Whistle Sports’ John West: ‘Linear won’t grow as fast as OTT, which won’t grow as fast as social’

John West, founder and chief executive of Whistle Sports, discusses how the digital sports media company will use its new partnership with Andrea Radrizzani’s Aser and Eleven Sports to expand into new markets and deliver a social viewing experience that aims to satisfy younger, digital-native audiences.

Whistle Sports’ John West: ‘Linear won’t grow as fast as OTT, which won’t grow as fast as social’

As sports fans increasingly migrate online, and over-the-top (OTT) platforms compete against linear broadcasters in the battle for eyeballs, a new digital-native audience has been born.

This younger generation appears to prefer community-led content in creator-led digital forums, and an altogether more interactive and social way of consuming sport.

Whistle Sports looks to place itself at the bridge between broadcasters and rights-holders in reaching these audiences, uniting creatives with athletes, teams, competitions and networks. Having experienced steady growth over the past few years, boasting over 450 million followers across its 2000 channels and social media accounts, the startup confirmed in June that it has raised US$28 million as part of an ongoing Series D funding round.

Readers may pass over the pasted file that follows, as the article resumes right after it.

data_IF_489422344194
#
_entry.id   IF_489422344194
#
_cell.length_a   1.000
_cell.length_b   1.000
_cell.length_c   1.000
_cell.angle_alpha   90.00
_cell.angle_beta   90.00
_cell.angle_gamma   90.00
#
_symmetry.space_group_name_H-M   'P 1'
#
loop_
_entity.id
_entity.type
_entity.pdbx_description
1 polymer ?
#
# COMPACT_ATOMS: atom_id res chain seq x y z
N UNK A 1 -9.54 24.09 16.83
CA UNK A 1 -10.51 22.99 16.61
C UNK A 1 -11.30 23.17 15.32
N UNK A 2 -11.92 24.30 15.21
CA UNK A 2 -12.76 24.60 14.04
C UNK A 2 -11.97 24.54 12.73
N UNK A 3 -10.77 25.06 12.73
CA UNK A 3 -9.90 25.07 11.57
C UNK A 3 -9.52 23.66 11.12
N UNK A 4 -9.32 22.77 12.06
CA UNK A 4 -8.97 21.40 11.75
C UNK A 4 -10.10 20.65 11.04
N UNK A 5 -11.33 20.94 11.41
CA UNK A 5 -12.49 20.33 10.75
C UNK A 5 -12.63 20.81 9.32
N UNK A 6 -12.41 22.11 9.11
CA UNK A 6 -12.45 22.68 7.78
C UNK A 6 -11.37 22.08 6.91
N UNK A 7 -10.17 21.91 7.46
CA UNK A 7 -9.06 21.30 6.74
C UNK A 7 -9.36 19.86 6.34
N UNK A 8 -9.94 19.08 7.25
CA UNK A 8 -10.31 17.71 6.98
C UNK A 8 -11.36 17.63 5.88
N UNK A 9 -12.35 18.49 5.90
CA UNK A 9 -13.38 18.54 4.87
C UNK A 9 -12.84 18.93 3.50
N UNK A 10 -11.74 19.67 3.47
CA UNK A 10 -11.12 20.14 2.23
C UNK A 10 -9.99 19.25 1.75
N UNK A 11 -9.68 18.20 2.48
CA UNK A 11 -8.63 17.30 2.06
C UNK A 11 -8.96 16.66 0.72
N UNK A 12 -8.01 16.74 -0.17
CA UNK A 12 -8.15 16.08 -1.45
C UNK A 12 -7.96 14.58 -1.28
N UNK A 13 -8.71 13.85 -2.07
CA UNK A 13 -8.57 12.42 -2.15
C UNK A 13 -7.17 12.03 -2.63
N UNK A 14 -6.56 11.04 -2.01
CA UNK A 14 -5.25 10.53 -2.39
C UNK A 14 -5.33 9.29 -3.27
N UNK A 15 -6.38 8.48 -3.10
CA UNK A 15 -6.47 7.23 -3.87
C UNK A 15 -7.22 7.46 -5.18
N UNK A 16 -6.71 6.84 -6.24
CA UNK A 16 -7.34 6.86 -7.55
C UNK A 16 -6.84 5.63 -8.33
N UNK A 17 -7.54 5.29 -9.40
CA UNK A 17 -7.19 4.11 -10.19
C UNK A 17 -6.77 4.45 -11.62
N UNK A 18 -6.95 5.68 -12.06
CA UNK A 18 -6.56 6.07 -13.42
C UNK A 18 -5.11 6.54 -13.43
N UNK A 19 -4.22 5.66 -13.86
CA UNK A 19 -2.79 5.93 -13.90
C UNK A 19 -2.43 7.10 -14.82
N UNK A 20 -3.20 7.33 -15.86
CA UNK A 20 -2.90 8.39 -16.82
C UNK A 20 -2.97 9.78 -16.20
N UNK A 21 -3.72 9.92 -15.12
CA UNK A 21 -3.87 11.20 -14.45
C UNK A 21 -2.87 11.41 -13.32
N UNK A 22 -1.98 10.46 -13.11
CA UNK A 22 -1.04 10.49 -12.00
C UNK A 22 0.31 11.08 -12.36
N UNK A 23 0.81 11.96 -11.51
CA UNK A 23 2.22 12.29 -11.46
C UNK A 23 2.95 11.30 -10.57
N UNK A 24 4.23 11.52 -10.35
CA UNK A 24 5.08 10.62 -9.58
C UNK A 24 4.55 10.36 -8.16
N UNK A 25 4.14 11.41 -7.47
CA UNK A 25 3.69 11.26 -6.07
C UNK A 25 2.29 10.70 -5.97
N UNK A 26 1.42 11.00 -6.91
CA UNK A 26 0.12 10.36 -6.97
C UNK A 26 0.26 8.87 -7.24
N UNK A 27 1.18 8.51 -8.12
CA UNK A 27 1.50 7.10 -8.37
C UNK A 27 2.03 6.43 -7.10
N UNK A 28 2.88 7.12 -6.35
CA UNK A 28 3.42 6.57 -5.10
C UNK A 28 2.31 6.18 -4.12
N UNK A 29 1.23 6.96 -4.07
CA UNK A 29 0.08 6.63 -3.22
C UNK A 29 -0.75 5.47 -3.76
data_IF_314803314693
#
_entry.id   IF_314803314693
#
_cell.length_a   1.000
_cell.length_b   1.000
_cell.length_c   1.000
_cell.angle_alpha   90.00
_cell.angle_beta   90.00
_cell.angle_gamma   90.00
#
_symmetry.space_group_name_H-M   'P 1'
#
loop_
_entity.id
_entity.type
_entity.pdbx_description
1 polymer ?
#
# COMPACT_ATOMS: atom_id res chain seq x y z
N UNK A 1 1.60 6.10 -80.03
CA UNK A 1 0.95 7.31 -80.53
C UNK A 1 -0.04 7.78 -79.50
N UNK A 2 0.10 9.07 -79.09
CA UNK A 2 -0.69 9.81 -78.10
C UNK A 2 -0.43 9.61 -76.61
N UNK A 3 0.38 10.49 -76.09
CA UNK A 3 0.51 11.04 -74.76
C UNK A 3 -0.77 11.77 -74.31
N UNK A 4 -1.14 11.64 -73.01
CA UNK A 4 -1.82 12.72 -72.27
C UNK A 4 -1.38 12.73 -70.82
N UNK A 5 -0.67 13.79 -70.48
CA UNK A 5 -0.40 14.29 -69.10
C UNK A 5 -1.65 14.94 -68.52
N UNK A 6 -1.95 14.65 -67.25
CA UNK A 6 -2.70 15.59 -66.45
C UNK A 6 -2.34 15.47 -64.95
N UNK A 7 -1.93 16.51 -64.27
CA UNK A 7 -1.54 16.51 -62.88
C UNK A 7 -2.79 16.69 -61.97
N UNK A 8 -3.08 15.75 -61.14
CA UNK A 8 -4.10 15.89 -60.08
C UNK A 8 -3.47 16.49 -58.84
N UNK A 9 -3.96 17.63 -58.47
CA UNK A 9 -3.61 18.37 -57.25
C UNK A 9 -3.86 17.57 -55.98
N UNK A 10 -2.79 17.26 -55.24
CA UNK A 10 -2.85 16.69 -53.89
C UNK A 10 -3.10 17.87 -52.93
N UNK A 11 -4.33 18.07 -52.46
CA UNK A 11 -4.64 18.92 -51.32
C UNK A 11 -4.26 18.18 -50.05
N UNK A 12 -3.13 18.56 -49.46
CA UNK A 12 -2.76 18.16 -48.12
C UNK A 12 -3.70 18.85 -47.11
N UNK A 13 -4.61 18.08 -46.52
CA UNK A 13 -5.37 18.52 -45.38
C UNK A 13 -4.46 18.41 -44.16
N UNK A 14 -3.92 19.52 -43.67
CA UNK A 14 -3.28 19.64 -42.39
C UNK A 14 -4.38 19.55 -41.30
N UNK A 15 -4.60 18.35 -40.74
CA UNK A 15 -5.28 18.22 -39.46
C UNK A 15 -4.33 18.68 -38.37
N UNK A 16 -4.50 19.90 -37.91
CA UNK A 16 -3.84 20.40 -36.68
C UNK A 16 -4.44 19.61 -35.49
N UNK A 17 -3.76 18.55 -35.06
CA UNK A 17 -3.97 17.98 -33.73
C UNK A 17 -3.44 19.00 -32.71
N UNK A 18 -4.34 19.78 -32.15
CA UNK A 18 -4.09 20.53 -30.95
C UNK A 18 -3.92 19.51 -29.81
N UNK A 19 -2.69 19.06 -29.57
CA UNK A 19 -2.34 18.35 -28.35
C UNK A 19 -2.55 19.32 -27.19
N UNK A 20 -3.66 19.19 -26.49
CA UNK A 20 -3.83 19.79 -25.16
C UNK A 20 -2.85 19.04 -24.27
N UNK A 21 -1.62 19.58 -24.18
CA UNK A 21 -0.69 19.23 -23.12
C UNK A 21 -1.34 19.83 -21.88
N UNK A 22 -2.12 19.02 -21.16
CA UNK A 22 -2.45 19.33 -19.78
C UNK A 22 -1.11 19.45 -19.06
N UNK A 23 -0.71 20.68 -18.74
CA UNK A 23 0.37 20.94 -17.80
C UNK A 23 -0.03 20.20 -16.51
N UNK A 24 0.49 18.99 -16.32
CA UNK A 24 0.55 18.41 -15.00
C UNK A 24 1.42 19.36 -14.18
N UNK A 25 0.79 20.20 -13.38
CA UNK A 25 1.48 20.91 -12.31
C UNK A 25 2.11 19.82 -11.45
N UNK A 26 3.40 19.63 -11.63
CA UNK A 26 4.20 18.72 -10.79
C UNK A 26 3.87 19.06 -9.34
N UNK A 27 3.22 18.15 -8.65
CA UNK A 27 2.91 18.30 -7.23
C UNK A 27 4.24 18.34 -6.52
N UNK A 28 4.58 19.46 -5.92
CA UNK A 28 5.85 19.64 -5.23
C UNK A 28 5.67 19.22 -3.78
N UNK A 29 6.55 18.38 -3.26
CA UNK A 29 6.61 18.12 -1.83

The capital is being led by Aser, the global investment firm founded by Leeds United owner Andrea Radrizzani, and sees Radrizzani, who through Aser also launched international broadcaster Eleven Sports in 2015, join the Whistle Sports board of directors.

Whistle Sports founder and chief executive John West spoke to SportsPro about how the brand aims to use Aser’s local content expertise and global distribution network to help support its international expansion plans, and to develop, with Eleven Sports, a “new form of storytelling” bringing together sports, humour, entertainment and pop culture.

What were your biggest challenges you faced while raising capital?

I think the biggest challenge was explaining in a fundraising context to investors and possible investors, how we work. We see the world through this young audience lens, sort of 13-25. We have a small audience that’s also 25-34 as well, so we see young millennials, and they consume sports very differently. We’re a social media first company, and for a traditional media company that’s usually a third stream where they promote and get people back to their stream.

I think the good news for our capital raising was that ratings on pro sports on the TV are starting to decline, subscribers are starting to decline, and so what we were preaching four or five years ago has been gaining data to support it. The young audiences are going to different platforms and they want different formats around sports media.

What do you think it is about your services that’s most exciting to Aser?